Standout experiences in Central America, Mexico & Cuba
From wildlife watching to hiking volcanoes, our specialists tell us about some of their travel highlights in Costa Rica, Cuba, Belize, Guatemala and Mexico.
Releasing turtle hatchlings at dawn, Costa Rica by Jack
Olive Ridley turtle, Osa Peninsula
It was 5am on the Osa Peninsula. No buildings, cars, nor people in sight – just a sandy beach sandwiched between thick jungle and crashing Pacific waves. We were visiting the Osa Sea Turtle Conservation Program, which has protected and released over 45,000 hatchlings over the past three seasons.
We took the young turtles down to a line in the sand, a little way back from the surf, and released them one by one. We felt remarkably protective of them as we kept an eye out for vultures overhead, and watching them race down to the water with no encouragement needed was a beautiful experience.
Strolling along Havana’s Malecón, Cuba by Johnny
People relaxing on the sea wall, Malecón, Havana
It was a warm, breezy evening and the locals were out making the most of it. Elderly men were playing dominoes, teenagers were diving off the wall into the sea, and young lovers were walking hand in hand. I spent the rest of the evening people watching outside an old tavern over a couple of zesty mojitos.
Volcano hiking in Guatemala by Daniel
View from Acatenango Volcano of Fuego Volcano erupting
If you’re adventurous and a strong walker, try hiking Acatenango Volcano. Climbing to 3,976m (13,044 feet), I passed through farmland, pine forests and cloudforests before reaching the barren summit where the views are simply incredible.
Suddenly, all of Guatemala was stretched out beneath me. Meanwhile, across the saddle, Fuego Volcano was erupting and blasting out clouds of ash and rock every 15 minutes.
Snorkelling with sea lions in Baja California, Mexico by Anna
Sleeping sea lion, Baja California
During my time in Baja California I took a trip to Espíritu Santo Island in the Sea of Cortez. We saw dolphins and fin whales, but the real highlight was stopping in a small cove where we had the chance to go snorkelling with a colony of sea lions.
They’re surprisingly playful animals: under the water, we could see them swimming in circles around us. They would hurtle straight towards us before darting off again.
Touring Havana in a classic American car, Cuba by Becky
Becky with a classic American car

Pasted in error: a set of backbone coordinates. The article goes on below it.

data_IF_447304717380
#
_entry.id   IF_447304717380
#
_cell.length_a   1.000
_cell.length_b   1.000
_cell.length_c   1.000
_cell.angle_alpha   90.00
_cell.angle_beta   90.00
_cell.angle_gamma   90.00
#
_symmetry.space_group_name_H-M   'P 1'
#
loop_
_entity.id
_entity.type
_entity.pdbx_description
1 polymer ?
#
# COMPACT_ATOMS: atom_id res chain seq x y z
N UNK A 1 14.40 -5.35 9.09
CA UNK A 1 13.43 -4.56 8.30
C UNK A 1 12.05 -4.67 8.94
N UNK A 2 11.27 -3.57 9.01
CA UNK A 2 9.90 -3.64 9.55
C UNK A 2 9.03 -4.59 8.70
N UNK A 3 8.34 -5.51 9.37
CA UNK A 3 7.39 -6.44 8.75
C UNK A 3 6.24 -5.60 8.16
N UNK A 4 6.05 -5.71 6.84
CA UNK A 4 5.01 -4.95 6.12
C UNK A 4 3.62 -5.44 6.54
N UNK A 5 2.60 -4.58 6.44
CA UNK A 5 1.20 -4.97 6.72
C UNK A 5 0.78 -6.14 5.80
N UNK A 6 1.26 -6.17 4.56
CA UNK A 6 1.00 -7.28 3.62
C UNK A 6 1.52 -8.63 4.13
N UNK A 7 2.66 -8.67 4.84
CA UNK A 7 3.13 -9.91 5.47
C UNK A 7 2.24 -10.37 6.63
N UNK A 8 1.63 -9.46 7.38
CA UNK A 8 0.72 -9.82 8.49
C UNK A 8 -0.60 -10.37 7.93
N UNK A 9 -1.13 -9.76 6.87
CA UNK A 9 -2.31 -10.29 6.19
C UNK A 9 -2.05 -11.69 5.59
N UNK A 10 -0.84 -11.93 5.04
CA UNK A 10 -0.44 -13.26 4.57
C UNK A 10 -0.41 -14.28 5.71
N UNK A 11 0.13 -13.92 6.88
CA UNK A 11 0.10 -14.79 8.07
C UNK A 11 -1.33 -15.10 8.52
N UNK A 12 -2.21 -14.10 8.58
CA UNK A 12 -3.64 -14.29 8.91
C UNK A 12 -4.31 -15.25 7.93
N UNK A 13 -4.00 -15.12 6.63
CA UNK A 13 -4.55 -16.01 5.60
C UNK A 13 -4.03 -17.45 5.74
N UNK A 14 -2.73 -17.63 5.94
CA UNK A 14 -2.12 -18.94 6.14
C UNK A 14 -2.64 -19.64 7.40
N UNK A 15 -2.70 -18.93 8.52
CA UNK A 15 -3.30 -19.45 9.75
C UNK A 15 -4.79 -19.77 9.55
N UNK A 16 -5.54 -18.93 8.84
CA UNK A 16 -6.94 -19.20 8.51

From the moment the doorman of the Saratoga held the door open for me and I stepped out into the sunshine towards my waiting car I knew I was going to enjoy the experience of a tour of Havana in a classic American car. As the bubble-gum pink convertible cruised its way along the Malecón, my guide recounted fascinating insights into the country's history.
The pièce de résistance? Driving with the top down along the palm-lined entrance to the Hotel Nacional, former haunt of Hollywood stars like Ava Garner and Frank Sinatra.
Wildlife watching at night, Costa Rica by Janie
Red-eyed tree frog
I left my room at the Selva Verde Lodge at dusk to meet my guide who would show me the wildlife that comes out after dark. We didn't have to go far to find five different types of tree frog relaxing by the hotel pond.
As we crossed the suspension bridge over the Sarapiqui River, a porcupine came crawling along the wire just above our heads. Entering the nearby private rainforest reserve, my guide showed me glow-in-the-dark fungi and snakes hanging from nearby branches.
Climbing Temple IV, Tikal, Guatemala by Dominic
Tikal ruins and pyramids
Climbing Tikal’s tallest monument, known as Temple IV, I reached the top in time to see sunrise over the rainforest, and watched as the ruins peeking above the canopy in the distance became more distinct. The breathtaking views accompanied by the call of toucans and the ominous growl of howler monkeys waking was an unforgettable experience.
Caving in Belize by Jessica
Human skull, Actun Tunichil Muknal cave
Getting to Actun Tunichil Muknal cave is not for the faint hearted. A hike through dense jungle led me to the mouth of the cave where a refreshing swim through chest-high water grants access to the network of passages eventually leading to the cathedral chamber. While my torchbeam swept over stalactites and stalagmites, my guide explained that the Maya believed caves were mystical portals between the mortal realm and the underworld.
Inside the cave, we began to make out ledges containing the remains of broken pottery used in Mayan rituals, and a human skull. Then came the cave’s most dramatic sight of all: the crystallised skeleton of a young girl.